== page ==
Laser Eye Center To Anchor The Old Huntsville Times Site

screen-shot-2016-11-22-at-2-52-37-pm-copyEarlier this month we announced that there is a new, proposed, mixed-used, retail/office development coming to the old Huntsville Times site at 2317 S. Memorial Parkway in Huntsville Alabama.

We are now excited to officially announce that the project is being developed by local physician Danny Lee and Danny Lee Realty.

“The immediate plan is to build a multiuse site that will include  office space, retail, and restaurants,” stated Lee when asked about the development.

As for tenants, Lee was excited to announce that the initial phase of the project will be anchored by the Laser Eye Center, where his team will be constructing a state of the art LASIK facility.

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Interested in joining the Laser Eye Center at this development? Contact Crunkleton Commercial Real Estate Group for more information on office or retail leasing opportunities by calling (256)536-8809.

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KADIE PANGBURN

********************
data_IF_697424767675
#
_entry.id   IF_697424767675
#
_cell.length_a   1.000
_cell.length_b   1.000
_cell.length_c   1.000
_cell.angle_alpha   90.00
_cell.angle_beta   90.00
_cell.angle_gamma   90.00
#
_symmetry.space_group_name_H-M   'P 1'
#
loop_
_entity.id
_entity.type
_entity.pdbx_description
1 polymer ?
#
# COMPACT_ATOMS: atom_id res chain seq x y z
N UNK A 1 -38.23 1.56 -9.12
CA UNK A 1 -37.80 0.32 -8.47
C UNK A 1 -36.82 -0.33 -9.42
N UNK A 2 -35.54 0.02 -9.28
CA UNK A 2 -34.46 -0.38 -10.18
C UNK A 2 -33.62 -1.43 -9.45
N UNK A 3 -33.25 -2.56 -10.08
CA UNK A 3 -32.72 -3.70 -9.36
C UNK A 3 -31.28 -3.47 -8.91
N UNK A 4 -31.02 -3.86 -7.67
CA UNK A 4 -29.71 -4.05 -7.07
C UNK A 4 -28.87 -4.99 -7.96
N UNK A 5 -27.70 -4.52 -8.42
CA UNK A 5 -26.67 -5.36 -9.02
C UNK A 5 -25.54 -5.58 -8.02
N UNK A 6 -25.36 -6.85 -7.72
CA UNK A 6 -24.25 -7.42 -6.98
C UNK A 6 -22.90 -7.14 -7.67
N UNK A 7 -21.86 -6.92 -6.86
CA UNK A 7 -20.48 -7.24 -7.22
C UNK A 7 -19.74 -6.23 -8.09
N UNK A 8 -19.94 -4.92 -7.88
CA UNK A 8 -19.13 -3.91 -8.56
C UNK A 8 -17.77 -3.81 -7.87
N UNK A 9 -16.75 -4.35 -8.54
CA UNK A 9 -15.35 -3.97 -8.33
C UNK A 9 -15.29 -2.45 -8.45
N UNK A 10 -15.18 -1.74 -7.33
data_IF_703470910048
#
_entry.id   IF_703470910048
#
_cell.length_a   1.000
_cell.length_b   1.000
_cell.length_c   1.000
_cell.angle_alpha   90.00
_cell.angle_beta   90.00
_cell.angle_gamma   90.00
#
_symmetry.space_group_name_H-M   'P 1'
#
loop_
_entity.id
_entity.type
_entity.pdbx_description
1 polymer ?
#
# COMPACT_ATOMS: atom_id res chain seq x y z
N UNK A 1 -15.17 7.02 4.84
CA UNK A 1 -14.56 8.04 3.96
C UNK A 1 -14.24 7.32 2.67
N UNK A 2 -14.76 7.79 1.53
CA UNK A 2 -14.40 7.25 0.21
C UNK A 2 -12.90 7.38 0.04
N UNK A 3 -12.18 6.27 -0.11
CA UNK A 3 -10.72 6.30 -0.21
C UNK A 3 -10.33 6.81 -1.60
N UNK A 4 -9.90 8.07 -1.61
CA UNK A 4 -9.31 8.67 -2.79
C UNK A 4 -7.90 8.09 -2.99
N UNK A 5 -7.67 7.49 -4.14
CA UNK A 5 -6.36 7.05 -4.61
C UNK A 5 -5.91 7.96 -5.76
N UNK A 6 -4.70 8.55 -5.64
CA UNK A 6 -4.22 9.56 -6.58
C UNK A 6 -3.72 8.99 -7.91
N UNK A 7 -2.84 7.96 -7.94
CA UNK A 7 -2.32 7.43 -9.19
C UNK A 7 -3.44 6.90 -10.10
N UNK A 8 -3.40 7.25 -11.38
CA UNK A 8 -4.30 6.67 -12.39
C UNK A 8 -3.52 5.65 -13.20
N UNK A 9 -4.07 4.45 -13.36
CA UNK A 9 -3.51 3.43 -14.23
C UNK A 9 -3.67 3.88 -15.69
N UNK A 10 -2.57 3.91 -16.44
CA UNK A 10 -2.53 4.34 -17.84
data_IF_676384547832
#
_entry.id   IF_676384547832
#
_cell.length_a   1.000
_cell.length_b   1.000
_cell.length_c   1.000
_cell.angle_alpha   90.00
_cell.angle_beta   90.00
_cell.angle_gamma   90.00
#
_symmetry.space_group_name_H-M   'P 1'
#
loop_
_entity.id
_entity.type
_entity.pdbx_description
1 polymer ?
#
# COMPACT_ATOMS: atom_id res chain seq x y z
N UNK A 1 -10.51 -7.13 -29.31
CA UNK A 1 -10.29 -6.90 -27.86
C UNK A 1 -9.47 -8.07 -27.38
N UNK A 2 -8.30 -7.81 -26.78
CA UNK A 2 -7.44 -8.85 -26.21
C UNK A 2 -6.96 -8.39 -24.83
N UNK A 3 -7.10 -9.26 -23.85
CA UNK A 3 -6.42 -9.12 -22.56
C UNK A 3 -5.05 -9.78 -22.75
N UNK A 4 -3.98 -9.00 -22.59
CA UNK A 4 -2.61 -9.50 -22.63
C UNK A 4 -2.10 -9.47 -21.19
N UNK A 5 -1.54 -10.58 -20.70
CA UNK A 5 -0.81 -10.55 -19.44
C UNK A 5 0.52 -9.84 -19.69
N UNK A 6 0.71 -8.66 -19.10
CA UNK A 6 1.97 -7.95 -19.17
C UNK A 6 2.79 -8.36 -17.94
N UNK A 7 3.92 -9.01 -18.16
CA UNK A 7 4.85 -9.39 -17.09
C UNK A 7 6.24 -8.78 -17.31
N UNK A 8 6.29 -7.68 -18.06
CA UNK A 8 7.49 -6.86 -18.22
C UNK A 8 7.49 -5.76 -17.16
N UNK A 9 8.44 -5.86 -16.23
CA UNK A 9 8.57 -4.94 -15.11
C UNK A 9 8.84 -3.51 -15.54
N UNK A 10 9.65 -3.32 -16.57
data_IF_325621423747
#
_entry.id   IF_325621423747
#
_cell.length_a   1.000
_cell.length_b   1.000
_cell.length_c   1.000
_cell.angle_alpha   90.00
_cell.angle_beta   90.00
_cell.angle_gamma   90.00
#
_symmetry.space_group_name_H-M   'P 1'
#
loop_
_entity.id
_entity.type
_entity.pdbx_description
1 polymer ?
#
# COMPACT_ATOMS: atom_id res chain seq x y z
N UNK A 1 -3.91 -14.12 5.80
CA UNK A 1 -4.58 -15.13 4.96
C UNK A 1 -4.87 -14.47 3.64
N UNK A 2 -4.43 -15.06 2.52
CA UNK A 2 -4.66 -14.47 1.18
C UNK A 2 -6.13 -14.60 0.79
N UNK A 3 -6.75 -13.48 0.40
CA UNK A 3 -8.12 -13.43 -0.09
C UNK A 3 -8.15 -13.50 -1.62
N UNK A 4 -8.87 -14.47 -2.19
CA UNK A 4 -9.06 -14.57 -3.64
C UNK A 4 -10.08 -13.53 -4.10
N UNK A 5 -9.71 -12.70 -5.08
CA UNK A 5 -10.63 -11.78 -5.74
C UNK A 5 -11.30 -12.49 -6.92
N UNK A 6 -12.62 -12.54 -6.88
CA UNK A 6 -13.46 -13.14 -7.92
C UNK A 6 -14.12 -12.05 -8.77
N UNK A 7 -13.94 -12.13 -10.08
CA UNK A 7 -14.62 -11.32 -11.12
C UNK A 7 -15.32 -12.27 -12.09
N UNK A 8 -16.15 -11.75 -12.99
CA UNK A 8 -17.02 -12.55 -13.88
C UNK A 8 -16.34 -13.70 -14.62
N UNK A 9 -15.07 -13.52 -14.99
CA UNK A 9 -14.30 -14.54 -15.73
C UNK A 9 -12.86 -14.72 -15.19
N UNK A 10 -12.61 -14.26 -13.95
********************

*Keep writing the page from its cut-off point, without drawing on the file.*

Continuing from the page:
MARKETING COORDINATOR
CRUNKLETON Commercial Real EState Group
KADIE@CRUNKLETONASSOCIATES.COM

New Proposed Development Announced For The Old Huntsville Times Site

Crunkleton Commercial Real Estate is excited to announce that there is a new, proposed, mixed-used, retail/office development for the old Huntsville Times site at 2317 S. Memorial Parkway in Huntsville Alabama!

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The development would contain roughly 53,000 total SF of office and retail space and be located adjacent to The Shops at Merchant’s Walk (Huntsville’s first Whole Foods anchored lifestyle center located at the intersection of Memorial Parkway and Bob Wallace).

With plans to host 20,000 SF of office space and 33,000 SF of retail space, the development would help to further solidify the area as one of the fastest growing retail corridors in the city.

Interested parties should contact Crunkleton Commercial Real Estate Group for more information on office or retail leasing opportunities within the development by calling (256)536-8809.